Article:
*submitted to the Duluth News Tribune for publication on 07-01-2009

A new (to the port) vessel came into port today (June 30, 2009)

The tug Erika Kobasic brought a high pressure vessel into port today. It was loaded in Sandusky and will eventually be taken to Beulah, North Dakota. It was discharged at the Port Terminal today (June 30, 2009). For more pictures, click here: http://www.lswci.com/erikakobasic2009.html

Ostrander and Integrity arrive Duluth

The tug G. L. Ostrander pushed the barge Integrity through a rainy, even cold, Duluth ship canal on Saturday morning (pictured). One family and a photographer were the only people in sight. More should be there this afternoon when the same combination departs. It has replaced the Alpena as the Lafarge vessel to deliver cement to the Twin Ports. The Alpena is in temporary dry dock in Alpena, Michigan, waiting one supposes for the economy, particularly the construction industry, to improve. The port does have a lot of integrity today. Along with the barge Integrity, the American Integrity will be here to load coal. Photo taken on June 27, 2009
*submitted to the Duluth News Tribune for publication on 06-28-2009

Party for Pere Marquette 41-Undaunted

The barge Pere Marquette 41 arrived at the Hallett Dock on Thursday afternoon (above) ready to load a cargo of taconite rock, also called Mesabi hard rock by project sponsor Natural Resources Research Institute (NRRI) at UMD. A large group of reporters, port officials, and project members were at the dock to greet the vessel when it arrived. It was a celebration heralding a potential new business venture, using taconite rock from the Iron Range as road bed aggregate, in this case, in Chicago. Dock-side celebrations have been few and far between with diminished boat traffic and increased security measures. It was good for the port to pay attention to the tug and barge and good for the region that we were watching what many hope will be a new cargo going through the Twin Ports. Several people pointed out that more jobs was the bottom line in the project. Photo taken on May 29, 2009
*submitted to the Duluth News Tribune for publication on 05-30-2009

Big day at the Hallett Dock #5

pm20090529_6181The tug Undaunted pulled her barge, the Pere Marquette 41, into the Hallett Dock #5 in West Duluth on Thursday afternoon, May 28th. Both were making their first trip on Lake Superior and they are here to pick up the first cargo of taconite rock to be taken from Duluth.
Reporters, cameras and project members all awaited the vessel as she backed into the dock.
It is a project developed at the UMD Natural Resources Research Institute (NRRI) that is finding new ways to use taconite ore from the Iron Range. This rock has a very low level of iron content in it and would not be used to make pellets but it is an ideal material to serve as aggregate in making road surfaces. This rock is going to Chicago for a test run.
Mike McCoshen, Hallett Dock President, is interviewed about the project
Above, Peter Passi of the Duluth News Tribune interviews Ron Johnson from the Duluth Seaway Port Authority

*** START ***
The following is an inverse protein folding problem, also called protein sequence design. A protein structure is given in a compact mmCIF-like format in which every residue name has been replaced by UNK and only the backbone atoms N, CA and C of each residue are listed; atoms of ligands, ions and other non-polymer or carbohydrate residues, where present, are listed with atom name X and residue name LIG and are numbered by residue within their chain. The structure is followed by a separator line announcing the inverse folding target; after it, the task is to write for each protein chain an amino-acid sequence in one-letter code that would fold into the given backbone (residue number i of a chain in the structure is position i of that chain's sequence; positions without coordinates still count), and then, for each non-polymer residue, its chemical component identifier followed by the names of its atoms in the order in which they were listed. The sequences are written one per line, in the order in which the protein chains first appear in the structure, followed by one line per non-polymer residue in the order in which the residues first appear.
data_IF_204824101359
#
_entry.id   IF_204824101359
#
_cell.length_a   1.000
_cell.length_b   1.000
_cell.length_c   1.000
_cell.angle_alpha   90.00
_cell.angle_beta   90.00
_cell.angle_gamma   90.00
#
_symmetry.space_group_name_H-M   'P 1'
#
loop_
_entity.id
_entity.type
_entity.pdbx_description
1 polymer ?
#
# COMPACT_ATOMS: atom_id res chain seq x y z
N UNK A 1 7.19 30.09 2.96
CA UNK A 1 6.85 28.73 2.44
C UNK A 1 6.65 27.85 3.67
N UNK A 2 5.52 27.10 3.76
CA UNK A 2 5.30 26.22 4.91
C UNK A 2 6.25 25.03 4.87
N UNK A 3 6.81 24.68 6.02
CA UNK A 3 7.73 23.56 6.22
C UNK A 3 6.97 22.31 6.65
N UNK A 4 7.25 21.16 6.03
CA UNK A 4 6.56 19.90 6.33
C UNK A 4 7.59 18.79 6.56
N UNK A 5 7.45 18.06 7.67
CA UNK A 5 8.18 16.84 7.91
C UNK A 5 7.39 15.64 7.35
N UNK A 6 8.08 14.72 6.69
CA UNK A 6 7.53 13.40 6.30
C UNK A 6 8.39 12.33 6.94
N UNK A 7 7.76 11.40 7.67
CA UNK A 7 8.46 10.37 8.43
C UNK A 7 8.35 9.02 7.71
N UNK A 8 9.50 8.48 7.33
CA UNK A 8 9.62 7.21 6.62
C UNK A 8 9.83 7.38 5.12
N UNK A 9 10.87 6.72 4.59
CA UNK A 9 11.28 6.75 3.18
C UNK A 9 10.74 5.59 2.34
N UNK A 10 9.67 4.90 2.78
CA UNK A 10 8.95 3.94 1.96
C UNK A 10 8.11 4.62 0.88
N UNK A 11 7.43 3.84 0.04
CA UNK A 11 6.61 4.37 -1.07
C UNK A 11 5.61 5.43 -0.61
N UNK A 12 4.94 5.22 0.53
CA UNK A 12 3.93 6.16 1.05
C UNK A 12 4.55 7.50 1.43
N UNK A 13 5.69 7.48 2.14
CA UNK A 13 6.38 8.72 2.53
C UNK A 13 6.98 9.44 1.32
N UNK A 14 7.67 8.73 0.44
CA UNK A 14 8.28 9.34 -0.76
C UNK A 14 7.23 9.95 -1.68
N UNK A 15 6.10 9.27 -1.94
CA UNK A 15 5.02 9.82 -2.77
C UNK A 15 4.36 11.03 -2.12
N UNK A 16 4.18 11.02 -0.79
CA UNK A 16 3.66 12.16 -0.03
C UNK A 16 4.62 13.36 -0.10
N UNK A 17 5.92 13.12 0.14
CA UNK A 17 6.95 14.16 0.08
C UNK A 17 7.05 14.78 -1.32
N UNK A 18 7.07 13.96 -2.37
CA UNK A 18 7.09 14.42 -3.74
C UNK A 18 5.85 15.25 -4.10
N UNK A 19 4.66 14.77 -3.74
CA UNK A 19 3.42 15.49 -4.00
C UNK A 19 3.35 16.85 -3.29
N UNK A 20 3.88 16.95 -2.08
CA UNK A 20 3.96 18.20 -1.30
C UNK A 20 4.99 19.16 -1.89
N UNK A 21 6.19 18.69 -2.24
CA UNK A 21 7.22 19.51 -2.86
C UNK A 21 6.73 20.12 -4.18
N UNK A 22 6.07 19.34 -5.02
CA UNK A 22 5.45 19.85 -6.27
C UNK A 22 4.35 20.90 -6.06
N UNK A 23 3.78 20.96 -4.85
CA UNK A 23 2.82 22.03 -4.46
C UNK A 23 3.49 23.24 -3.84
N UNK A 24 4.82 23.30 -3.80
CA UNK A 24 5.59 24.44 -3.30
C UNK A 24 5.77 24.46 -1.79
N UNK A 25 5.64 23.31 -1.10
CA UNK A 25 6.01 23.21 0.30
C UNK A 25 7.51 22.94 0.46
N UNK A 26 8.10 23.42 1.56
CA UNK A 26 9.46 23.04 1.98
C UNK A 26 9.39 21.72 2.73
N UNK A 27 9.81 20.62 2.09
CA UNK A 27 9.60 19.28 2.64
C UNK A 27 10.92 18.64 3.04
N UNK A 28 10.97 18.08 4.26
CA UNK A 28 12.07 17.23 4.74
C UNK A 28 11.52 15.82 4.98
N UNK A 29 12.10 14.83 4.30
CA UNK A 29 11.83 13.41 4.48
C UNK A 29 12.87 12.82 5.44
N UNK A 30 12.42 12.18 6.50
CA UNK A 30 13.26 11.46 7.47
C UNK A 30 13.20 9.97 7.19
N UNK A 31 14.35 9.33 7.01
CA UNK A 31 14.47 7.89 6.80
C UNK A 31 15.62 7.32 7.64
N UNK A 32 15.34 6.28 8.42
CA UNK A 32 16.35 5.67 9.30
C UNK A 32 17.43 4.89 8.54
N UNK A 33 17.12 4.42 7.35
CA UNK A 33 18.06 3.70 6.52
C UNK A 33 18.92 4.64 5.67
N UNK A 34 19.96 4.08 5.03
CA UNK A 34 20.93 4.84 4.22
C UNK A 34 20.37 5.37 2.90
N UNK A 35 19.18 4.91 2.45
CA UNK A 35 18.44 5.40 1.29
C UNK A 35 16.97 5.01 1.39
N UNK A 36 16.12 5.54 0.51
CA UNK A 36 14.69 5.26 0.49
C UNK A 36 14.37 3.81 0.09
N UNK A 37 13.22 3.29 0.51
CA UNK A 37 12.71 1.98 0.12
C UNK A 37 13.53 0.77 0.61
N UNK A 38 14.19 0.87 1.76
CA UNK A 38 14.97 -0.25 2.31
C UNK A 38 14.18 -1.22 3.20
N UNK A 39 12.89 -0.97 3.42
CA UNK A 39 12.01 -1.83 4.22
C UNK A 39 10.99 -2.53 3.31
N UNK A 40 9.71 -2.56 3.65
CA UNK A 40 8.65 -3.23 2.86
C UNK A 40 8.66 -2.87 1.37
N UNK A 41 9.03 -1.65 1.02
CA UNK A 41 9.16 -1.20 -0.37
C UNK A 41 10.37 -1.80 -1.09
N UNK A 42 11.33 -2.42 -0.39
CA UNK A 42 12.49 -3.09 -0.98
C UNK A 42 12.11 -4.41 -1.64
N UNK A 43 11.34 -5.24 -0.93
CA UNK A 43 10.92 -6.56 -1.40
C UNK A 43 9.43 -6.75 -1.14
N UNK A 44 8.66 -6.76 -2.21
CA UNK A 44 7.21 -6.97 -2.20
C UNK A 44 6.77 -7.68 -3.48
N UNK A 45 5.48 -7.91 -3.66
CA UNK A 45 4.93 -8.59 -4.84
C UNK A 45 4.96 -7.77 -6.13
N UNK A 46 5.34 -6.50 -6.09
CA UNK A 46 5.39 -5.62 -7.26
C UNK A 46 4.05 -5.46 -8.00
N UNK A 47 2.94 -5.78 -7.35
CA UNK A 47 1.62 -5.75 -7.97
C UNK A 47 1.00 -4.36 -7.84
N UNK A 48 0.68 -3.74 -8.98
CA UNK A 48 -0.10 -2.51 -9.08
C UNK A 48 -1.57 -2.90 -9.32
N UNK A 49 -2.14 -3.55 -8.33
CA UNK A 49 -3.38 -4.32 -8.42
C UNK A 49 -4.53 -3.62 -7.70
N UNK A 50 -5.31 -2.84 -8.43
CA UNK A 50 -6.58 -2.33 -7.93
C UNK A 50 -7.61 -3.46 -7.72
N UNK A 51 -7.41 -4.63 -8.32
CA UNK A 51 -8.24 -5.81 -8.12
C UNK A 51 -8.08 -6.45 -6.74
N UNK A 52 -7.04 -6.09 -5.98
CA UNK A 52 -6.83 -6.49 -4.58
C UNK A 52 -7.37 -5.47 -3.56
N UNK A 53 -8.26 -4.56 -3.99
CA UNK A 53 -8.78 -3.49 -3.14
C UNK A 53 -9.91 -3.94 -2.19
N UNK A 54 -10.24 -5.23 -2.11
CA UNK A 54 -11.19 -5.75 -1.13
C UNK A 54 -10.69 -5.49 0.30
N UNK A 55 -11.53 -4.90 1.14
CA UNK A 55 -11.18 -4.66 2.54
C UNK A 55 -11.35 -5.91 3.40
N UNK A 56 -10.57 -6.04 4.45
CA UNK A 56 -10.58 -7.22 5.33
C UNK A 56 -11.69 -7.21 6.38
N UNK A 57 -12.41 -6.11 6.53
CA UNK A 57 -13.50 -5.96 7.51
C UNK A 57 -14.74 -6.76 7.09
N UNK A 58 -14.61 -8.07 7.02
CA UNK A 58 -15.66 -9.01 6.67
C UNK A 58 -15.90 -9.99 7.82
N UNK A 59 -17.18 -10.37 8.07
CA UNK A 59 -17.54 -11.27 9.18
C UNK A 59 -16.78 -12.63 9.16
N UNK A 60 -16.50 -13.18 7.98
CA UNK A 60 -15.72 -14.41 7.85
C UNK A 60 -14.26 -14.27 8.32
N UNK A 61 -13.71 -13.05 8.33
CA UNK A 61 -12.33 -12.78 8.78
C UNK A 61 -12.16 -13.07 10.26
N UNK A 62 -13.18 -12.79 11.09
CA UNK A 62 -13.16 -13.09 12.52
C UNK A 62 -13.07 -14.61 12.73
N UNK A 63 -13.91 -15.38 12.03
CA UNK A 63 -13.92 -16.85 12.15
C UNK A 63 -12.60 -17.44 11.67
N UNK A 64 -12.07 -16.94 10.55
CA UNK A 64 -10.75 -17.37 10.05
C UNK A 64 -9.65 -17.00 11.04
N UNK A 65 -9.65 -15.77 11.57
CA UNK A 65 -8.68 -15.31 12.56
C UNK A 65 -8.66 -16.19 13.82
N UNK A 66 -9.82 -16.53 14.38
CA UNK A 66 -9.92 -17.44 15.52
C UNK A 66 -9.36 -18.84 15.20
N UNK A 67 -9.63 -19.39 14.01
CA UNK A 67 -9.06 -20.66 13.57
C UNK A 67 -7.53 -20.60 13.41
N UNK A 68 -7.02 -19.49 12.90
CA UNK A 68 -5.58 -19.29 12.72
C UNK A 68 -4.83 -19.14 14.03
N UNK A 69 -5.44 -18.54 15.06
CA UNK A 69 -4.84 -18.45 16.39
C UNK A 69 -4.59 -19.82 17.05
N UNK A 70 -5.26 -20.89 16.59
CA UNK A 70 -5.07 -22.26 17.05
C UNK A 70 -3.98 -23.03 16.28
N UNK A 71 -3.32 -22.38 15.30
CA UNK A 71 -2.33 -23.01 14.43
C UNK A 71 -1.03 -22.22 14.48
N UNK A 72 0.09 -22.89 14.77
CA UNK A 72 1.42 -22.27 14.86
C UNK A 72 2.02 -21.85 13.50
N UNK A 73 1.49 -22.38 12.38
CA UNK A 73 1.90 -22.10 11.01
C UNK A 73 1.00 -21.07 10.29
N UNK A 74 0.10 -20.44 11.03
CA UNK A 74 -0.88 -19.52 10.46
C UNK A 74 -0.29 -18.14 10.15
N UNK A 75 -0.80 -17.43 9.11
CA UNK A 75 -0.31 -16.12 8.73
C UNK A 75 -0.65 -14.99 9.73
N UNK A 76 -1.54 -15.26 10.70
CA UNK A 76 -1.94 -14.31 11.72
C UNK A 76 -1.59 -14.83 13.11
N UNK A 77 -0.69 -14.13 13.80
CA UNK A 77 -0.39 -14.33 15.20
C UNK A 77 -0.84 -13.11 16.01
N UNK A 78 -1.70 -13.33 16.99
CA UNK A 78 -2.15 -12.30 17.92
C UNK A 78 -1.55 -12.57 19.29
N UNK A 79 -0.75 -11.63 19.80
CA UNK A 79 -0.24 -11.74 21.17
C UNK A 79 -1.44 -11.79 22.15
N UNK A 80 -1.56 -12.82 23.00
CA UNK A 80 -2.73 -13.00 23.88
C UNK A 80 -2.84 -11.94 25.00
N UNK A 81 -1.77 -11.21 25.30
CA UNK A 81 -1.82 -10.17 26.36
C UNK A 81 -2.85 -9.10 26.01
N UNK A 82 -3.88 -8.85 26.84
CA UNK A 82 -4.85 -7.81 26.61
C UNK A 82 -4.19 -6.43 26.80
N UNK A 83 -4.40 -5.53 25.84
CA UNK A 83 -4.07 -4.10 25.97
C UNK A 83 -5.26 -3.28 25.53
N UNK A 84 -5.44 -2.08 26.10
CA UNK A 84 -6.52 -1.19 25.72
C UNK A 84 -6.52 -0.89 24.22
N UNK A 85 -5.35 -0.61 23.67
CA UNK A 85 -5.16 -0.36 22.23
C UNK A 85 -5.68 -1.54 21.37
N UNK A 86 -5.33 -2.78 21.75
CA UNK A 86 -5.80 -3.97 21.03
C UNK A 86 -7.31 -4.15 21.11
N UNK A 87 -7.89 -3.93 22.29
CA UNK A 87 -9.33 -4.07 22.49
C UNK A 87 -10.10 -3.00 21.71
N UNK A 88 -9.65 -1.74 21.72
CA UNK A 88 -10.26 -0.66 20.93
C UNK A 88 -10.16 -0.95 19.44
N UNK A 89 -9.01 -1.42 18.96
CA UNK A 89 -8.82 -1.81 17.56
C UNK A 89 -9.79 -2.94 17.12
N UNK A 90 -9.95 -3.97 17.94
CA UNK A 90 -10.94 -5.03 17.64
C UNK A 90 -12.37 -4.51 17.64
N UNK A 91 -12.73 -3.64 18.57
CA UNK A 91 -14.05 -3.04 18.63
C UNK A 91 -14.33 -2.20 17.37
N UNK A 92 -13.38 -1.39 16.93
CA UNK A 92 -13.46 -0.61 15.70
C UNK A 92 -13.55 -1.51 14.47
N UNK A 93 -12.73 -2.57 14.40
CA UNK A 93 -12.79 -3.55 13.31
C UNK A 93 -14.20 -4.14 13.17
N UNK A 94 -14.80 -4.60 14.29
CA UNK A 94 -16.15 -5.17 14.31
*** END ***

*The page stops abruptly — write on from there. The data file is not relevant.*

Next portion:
The taconite pile about to be loaded is seen just behind an anxious audience. Behind the pile, the ship loader (blue) is slowly moving into position.
pm20090529_6246There were two front-end loaders picking up the taconite rock and dropping it in the hopper that fed the conveyor belt up to the barge. Above, foreground, you see one of them picking up a load at the pile while the other one, top right, is about to dump the rock into the hopper.Taconite is moving up the ship loader conveyor and into the vessel’s cargo hold. The hard work begins and for the rest of us, it is time to go home.

Pere Marquette and Undaunted arrive Duluth

The Pere Marquette 41 and tug Undaunted arrived in Duluth late this afternoon (above). They are here to load taconite rock that will be taken to Chicago to be used as a surface treatment on roads. It may also be used in the manufacture of cement. This is an entirely new use for taconite taken directly out of the ground. Usually, we receive iron ore pellets from the Iron Range that have been processed in large ball mills that take ground-up taconite and combine it with other ingredients including limestone and turn it into pellets that eventually get fed to giant blast furnaces in steel mills such as US Steel in Gary.

G.L. Ostrander exits Duluth with Integrity

On Sunday morning, the tug G.L. Ostrander arrived in Duluth pushing the barge Integrity that was loaded with a cargo of cement. On Monday afternoon, the pair departed the Twin Ports by way of a very windy Duluth ship canal (above). There was a line for the coal dock on Monday that will probably last through today. Both the Canadian Progress and Canadian Olympic were at anchor waiting on the Paul R. Tregurtha on Monday. Both likely came in, loaded coal and departed by first light today. That left the coal dock for the Indiana Harbor unless the American Mariner, expected last night with limestone, discharged that cargo and got over to the coal dock first.
*submitted to the Duluth News Tribune for publication on 05-26-2009

Undaunted brings the Pere Marquette to Duluth


Thanks to Frank Frisk for the picture above, taken on the St. Clair River.